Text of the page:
When we think about relationships in congregational life, we often think about relationships between attenders within a congregation. But what about relationships between congregations as organizations? These relationships can involve friendships between ministers, joint events, collaborations, and other partnerships. And different kinds of relationships can have different consequences.


My research has looked at two kinds of relationships that have been identified in past research.

  • Bridging relationships bring together otherwise disconnected organizations. They tend to provide organizations with wider ranges of information and possibilities, but they can sometimes divide organizations and prevent cooperation between them.
  • Tight-knit relationships involve friends who share mutual friends. They tend to create trusting, supportive, and cooperative environments, but they can limit the ideas and resources that organizations can draw on and discourage innovation through peer pressure.

That is, there’s evidence that both bridging and tight-knit relationships have the potential to help — or hinder — organizations, but it’s not clear which type of relationship is more beneficial or more detrimental and for what.

What the Research Says

Congregations that have more bridging relationships tend to have better community vitality. When they partner with a variety of other organizations that are not otherwise connected – other congregations, nonprofits, etc. – in doing community service, they gain bridging relationships. Those ties then provide access to a wider range of community partners and help them hear about even more opportunities to minister in their local communities.


Congregations that have a mix of bridging and tight-knit relationships tend to have better staff/volunteer sustainability. Here’s why I think a balance of tight-knit and bridging relationships are most helpful for staff/volunteer sustainability. Many congregations are quite small, and it’s common for them to struggle with finding the staff and volunteers they need for ministry. Having some bridging relationships can provide congregations with a wider range of resources and information about new strategies. The tight-knit relationships increase trust and allow members to acknowledge difficulties. Having a mix of bridging and tight-knit relationships gives congregations the best of both worlds as they navigate challenges with sustainability in their staff and volunteers.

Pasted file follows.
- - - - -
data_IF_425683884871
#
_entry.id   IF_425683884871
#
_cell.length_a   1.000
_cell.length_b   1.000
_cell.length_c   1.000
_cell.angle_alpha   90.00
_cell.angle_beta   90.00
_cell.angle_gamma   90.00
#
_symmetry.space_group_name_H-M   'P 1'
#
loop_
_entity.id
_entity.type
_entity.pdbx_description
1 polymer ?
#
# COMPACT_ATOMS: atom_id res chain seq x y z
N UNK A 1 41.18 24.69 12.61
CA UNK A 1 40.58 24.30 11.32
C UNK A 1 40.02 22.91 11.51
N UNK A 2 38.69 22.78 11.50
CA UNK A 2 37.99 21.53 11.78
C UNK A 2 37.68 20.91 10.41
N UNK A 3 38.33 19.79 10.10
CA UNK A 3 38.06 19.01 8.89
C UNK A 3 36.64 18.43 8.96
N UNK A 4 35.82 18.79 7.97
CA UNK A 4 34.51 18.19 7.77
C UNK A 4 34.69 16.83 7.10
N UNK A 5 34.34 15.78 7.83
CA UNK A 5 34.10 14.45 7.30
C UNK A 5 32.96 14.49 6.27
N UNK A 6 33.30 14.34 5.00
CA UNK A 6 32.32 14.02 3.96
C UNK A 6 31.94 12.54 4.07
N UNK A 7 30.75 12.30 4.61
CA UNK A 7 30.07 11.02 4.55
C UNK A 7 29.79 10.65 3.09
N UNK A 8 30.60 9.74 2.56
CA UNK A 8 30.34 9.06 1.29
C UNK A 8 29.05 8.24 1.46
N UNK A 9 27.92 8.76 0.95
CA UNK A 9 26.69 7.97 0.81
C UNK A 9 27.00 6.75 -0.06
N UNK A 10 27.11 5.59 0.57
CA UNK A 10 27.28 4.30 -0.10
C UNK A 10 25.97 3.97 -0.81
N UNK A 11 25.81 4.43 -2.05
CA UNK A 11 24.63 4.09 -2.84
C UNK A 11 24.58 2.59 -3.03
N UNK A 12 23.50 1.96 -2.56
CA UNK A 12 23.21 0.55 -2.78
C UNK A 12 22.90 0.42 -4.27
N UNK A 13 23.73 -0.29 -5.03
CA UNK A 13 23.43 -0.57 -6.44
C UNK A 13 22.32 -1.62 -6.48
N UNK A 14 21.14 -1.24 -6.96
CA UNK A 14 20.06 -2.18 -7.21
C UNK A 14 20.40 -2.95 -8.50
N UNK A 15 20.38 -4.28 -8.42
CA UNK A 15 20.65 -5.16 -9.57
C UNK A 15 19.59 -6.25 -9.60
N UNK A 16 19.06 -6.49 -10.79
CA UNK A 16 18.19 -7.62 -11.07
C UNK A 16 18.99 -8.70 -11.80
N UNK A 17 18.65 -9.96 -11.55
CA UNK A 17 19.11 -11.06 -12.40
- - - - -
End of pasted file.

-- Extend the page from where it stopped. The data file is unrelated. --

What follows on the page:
So, how do congregations’ networks help or hinder them? It’s important for congregations to build the types of relationships that provide them with the support they need—friendship, information, advice, collaborations, and trust—and different types of relationships can provide different kinds of support.

“Both bridging and tight-knit relationships have the potential to help – or hinder.”

Questions to Consider:

  • What opportunities and challenges is your congregation facing?
  • Think about the other groups your congregation has relationships with. Do you tend to have more bridging or tight-knit relationships?
  • How have these relationships helped or hindered your congregation in navigating these opportunities and challenges?
  • What other resources are perhaps hidden in plain sight?


See a fuller report of this research in the Review of Religious Research: https://journals.sagepub.com/doi/pdf/10.1007/s13644-022-00496-z